Even though Michael Gerson is a Republican, he isn’t pulling any punches when it comes to the ethics of the administration of President Donald Trump.
Gerson, a columnist with The Washington Post, will talk about politics under Trump with James Fallows, national correspondent for The Atlantic, at 2 p.m. Monday in the Hall of Philosophy. The conversation, titled “Five Things Everyone Should Know about Politics in the Age of Trump,” kicks off the interfaith segment of Week Eight’s theme, “Media and the News: Ethics in the Digital Age.”
“(Gerson) has been a part of a valuable camp of writers over the last few years trying to bridge the gap between what are ongoing conservative principles and also the values of his faith, which he takes very seriously, and the emerging direction of the Republican Party under Donald Trump,” Fallows said.
Fallows will interview all five guest lecturers this week and said he is excited to speak in-depth, especially at Chautauqua Institution, about a topic he has written about for years. The renowned journalist — Fallows has won the National Magazine Award and the American Book Award — first came to Chautauqua about 25 years ago with his family and has returned repeatedly since.
Although he has written about the intersection of politics and ethics for decades, Fallows said he is excited to learn from the guest speakers, some of whom are more focused on faith and others on politics, like Gerson. According to Fallows, Gerson’s lecture will likely be the most overtly political of the week.
Neither Fallows nor Gerson are strangers to the challenges of the White House. Gerson spent six years as former President George W. Bush’s chief speechwriter and Fallows spent two years in the same position for former President Jimmy Carter.
Gerson is also known for his strong Christian faith. In 2005, he was named by Time as one of “The 25 Most Influential Evangelicals In America” and he most recently co-authored a book titled City of Man: Religion and Politics in a New Era.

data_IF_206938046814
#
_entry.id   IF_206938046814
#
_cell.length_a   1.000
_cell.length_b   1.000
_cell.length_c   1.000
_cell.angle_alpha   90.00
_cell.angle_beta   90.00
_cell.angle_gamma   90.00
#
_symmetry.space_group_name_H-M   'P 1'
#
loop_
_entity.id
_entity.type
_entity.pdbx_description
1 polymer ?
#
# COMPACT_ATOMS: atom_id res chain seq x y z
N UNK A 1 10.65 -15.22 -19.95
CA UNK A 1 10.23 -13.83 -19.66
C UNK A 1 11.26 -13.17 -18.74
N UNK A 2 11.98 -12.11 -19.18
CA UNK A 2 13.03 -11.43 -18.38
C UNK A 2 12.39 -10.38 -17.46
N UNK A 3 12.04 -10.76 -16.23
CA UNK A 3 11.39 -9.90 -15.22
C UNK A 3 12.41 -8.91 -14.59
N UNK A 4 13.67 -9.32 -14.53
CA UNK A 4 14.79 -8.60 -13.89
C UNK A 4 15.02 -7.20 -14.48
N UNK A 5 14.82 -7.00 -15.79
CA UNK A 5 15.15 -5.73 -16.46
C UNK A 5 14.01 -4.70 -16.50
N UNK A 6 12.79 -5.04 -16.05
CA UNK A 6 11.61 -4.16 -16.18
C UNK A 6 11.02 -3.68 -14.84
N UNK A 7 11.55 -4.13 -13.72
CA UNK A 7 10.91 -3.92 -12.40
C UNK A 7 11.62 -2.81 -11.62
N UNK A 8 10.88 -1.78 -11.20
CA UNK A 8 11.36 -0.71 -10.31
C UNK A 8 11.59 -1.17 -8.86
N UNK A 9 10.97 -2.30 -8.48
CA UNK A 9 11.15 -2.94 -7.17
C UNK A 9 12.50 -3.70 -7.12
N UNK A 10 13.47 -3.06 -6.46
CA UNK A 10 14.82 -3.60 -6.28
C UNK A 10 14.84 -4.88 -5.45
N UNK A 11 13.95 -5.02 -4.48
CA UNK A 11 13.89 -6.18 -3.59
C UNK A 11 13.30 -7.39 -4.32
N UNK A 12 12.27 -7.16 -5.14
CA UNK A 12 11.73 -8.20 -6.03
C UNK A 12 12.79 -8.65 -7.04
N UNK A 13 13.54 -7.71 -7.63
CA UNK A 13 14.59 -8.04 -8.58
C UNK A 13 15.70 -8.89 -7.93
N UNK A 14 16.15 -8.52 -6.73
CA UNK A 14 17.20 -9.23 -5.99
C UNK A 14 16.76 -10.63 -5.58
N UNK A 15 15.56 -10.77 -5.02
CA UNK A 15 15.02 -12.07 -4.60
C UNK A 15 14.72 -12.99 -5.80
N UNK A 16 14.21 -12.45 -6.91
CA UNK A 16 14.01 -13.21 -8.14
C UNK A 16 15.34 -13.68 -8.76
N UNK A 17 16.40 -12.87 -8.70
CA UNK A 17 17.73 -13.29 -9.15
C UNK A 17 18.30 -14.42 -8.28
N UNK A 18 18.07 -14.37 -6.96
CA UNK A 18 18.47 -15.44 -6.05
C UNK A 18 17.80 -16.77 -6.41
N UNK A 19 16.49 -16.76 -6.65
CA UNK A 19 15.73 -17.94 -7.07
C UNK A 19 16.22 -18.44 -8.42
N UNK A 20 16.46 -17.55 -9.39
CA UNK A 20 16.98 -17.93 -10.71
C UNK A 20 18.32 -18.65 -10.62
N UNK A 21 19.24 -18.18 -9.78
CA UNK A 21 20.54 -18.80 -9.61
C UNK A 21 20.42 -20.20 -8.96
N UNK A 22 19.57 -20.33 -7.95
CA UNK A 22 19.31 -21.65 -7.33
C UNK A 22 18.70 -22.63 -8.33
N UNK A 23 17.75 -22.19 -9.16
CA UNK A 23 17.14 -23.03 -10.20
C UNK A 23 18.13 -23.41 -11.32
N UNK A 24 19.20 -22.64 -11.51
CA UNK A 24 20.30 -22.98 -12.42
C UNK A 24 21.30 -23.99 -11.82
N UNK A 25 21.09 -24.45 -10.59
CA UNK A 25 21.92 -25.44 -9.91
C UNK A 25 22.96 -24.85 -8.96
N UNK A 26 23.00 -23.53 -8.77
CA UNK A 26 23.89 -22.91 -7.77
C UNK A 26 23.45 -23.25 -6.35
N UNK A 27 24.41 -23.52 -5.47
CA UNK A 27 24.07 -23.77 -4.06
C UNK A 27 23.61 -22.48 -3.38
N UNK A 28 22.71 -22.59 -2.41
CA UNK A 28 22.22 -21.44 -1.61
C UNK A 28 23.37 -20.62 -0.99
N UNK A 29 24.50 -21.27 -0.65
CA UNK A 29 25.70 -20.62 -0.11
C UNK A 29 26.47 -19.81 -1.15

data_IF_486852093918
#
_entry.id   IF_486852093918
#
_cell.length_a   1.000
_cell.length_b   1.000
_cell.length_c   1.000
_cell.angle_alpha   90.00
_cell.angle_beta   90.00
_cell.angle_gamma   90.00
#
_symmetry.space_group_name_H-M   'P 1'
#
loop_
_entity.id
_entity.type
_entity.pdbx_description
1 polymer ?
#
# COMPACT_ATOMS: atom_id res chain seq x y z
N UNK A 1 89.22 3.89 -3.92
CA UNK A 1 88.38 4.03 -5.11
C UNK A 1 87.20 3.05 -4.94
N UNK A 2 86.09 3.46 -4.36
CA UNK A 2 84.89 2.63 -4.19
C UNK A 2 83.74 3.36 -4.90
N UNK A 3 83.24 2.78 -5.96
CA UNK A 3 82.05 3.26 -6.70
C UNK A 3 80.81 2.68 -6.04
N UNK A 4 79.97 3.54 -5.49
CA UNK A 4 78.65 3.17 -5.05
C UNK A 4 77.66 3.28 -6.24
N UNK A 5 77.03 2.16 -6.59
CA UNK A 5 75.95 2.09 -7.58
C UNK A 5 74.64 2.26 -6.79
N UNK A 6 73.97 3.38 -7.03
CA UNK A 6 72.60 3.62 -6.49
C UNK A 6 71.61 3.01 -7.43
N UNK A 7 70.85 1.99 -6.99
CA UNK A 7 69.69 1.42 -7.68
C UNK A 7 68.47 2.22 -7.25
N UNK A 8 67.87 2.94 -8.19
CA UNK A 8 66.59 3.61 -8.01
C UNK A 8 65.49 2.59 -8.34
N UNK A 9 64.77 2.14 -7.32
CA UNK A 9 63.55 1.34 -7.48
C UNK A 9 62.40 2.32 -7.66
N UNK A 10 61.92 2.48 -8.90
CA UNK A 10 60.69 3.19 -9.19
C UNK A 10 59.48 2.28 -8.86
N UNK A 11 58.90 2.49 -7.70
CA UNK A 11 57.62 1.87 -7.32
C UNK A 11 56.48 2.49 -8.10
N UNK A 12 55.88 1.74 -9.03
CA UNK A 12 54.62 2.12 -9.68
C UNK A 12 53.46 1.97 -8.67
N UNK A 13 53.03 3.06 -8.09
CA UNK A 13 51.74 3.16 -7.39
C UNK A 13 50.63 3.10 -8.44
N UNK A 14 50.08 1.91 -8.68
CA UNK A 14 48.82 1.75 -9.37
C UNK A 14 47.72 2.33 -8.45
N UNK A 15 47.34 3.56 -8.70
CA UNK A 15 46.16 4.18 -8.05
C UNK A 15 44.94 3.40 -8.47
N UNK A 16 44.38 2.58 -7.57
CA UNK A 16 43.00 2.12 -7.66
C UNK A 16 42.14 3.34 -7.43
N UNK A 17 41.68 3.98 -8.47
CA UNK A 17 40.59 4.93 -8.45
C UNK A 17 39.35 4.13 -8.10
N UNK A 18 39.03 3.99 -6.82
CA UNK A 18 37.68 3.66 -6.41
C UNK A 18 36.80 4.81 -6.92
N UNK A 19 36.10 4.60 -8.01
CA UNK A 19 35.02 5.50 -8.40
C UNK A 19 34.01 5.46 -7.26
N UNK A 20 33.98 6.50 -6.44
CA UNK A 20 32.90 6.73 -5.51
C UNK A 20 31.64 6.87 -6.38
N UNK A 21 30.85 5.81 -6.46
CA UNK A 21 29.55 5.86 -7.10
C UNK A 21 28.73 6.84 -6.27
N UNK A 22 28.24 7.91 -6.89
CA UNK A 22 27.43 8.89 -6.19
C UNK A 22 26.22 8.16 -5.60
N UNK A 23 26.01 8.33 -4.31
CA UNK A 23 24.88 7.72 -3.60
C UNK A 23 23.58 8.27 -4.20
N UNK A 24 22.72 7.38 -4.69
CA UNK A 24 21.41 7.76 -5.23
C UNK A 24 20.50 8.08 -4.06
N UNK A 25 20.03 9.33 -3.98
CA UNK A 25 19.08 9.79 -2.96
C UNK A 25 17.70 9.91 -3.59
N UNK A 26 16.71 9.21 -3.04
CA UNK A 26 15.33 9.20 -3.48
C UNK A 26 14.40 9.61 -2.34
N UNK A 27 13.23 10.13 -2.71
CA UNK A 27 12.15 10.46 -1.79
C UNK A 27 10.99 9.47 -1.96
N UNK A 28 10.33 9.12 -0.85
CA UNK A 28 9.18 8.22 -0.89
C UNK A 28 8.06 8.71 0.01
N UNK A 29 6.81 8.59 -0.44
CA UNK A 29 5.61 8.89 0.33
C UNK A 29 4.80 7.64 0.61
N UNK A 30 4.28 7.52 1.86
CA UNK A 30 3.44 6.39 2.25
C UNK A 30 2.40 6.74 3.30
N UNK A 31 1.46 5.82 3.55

Lately, Gerson’s columns have focused on how these two topics — politics and faith — intersect, with a focus on the Trump administration. Some of the topics have included how a values-free philosophy has hurt the U.S. State Department and how the investigation into Russia’s meddling has shown that the administration has no conscience.
“It has been particularly strange to hear religious conservatives claim that the character of leaders doesn’t count,” Gerson wrote in his July 13 column in The Washington Post. “But the character of a president leaves an imprint on everyone around him.”
Both Fallows and Maureen Rovegno, associate director of the Department of Religion, said they thought Gerson was the right person to address the week’s topic. Rovegno recalled that Gerson had been a strong contributor the last time he spoke at Chautauqua in July 2012.
While Fallows has some questions prepared, he said he is ready to let Gerson and the other speakers lead the conversation. He said that there are no doubts about Gerson’s credentials as someone who takes religion — and its connection to conservative political values — seriously. They will hopefully be able to get to the bottom of some of Fallows’ more challenging dilemmas.
“The larger question, I think, that people want from this moment in national history — and this week’s exploration of it — is, essentially, ‘Is there any hope?’ ” Fallows said.